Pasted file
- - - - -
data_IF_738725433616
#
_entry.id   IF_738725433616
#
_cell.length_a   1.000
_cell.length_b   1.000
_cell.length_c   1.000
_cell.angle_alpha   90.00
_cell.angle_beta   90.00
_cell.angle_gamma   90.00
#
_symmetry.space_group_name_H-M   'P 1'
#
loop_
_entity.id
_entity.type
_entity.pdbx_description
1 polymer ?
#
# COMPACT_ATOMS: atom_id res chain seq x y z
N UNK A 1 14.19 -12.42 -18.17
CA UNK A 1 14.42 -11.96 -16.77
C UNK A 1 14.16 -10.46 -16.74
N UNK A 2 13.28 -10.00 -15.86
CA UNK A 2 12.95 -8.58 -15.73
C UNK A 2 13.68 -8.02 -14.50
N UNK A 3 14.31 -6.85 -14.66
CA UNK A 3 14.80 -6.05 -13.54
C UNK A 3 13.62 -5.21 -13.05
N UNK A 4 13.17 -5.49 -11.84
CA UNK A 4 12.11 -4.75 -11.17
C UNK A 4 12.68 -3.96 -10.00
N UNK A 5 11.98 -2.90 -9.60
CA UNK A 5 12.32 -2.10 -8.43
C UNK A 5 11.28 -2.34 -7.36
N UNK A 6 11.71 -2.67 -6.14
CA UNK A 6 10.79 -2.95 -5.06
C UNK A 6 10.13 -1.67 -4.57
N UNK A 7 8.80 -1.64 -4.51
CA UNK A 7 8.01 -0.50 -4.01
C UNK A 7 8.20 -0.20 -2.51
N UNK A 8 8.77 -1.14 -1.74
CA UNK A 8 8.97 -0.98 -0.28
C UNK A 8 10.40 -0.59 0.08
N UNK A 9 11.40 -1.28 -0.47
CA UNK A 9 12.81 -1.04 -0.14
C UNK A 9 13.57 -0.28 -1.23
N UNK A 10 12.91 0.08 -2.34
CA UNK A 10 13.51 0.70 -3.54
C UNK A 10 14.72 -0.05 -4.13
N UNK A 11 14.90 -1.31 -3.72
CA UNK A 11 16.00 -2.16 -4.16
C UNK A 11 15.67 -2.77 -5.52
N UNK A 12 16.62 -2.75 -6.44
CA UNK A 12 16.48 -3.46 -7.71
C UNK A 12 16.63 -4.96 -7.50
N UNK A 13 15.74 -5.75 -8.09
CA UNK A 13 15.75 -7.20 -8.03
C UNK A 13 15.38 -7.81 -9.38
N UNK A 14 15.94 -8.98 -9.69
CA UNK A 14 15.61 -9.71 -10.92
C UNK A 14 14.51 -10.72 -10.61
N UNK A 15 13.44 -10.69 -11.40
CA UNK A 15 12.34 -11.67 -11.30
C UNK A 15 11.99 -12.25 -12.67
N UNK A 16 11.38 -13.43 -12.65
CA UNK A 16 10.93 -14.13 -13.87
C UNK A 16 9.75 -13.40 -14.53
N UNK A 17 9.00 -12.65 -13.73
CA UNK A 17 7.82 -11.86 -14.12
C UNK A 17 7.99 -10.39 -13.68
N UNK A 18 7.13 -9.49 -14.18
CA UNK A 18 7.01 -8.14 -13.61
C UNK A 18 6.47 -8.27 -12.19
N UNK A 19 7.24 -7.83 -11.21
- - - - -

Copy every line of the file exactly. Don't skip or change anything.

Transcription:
data_IF_738725433616
#
_entry.id   IF_738725433616
#
_cell.length_a   1.000
_cell.length_b   1.000
_cell.length_c   1.000
_cell.angle_alpha   90.00
_cell.angle_beta   90.00
_cell.angle_gamma   90.00
#
_symmetry.space_group_name_H-M   'P 1'
#
loop_
_entity.id
_entity.type
_entity.pdbx_description
1 polymer ?
#
# COMPACT_ATOMS: atom_id res chain seq x y z
N UNK A 1 14.19 -12.42 -18.17
CA UNK A 1 14.42 -11.96 -16.77
C UNK A 1 14.16 -10.46 -16.74
N UNK A 2 13.28 -10.00 -15.86
CA UNK A 2 12.95 -8.58 -15.73
C UNK A 2 13.68 -8.02 -14.50
N UNK A 3 14.31 -6.85 -14.66
CA UNK A 3 14.80 -6.05 -13.54
C UNK A 3 13.62 -5.21 -13.05
N UNK A 4 13.17 -5.49 -11.84
CA UNK A 4 12.11 -4.75 -11.17
C UNK A 4 12.68 -3.96 -10.00
N UNK A 5 11.98 -2.90 -9.60
CA UNK A 5 12.32 -2.10 -8.43
C UNK A 5 11.28 -2.34 -7.36
N UNK A 6 11.71 -2.67 -6.14
CA UNK A 6 10.79 -2.95 -5.06
C UNK A 6 10.13 -1.67 -4.57
N UNK A 7 8.80 -1.64 -4.51
CA UNK A 7 8.01 -0.50 -4.01
C UNK A 7 8.20 -0.20 -2.51
N UNK A 8 8.77 -1.14 -1.74
CA UNK A 8 8.97 -0.98 -0.28
C UNK A 8 10.40 -0.59 0.08
N UNK A 9 11.40 -1.28 -0.47
CA UNK A 9 12.81 -1.04 -0.14
C UNK A 9 13.57 -0.28 -1.23
N UNK A 10 12.91 0.08 -2.34
CA UNK A 10 13.51 0.70 -3.54
C UNK A 10 14.72 -0.05 -4.13
N UNK A 11 14.90 -1.31 -3.72
CA UNK A 11 16.00 -2.16 -4.16
C UNK A 11 15.67 -2.77 -5.52
N UNK A 12 16.62 -2.75 -6.44
CA UNK A 12 16.48 -3.46 -7.71
C UNK A 12 16.63 -4.96 -7.50
N UNK A 13 15.74 -5.75 -8.09
CA UNK A 13 15.75 -7.20 -8.03
C UNK A 13 15.38 -7.81 -9.38
N UNK A 14 15.94 -8.98 -9.69
CA UNK A 14 15.61 -9.71 -10.92
C UNK A 14 14.51 -10.72 -10.61
N UNK A 15 13.44 -10.69 -11.40
CA UNK A 15 12.34 -11.67 -11.30
C UNK A 15 11.99 -12.25 -12.67
N UNK A 16 11.38 -13.43 -12.65
CA UNK A 16 10.93 -14.13 -13.87
C UNK A 16 9.75 -13.40 -14.53
N UNK A 17 9.00 -12.65 -13.73
CA UNK A 17 7.82 -11.86 -14.12
C UNK A 17 7.99 -10.39 -13.68
N UNK A 18 7.13 -9.49 -14.18
CA UNK A 18 7.01 -8.14 -13.61
C UNK A 18 6.47 -8.27 -12.19
N UNK A 19 7.24 -7.83 -11.21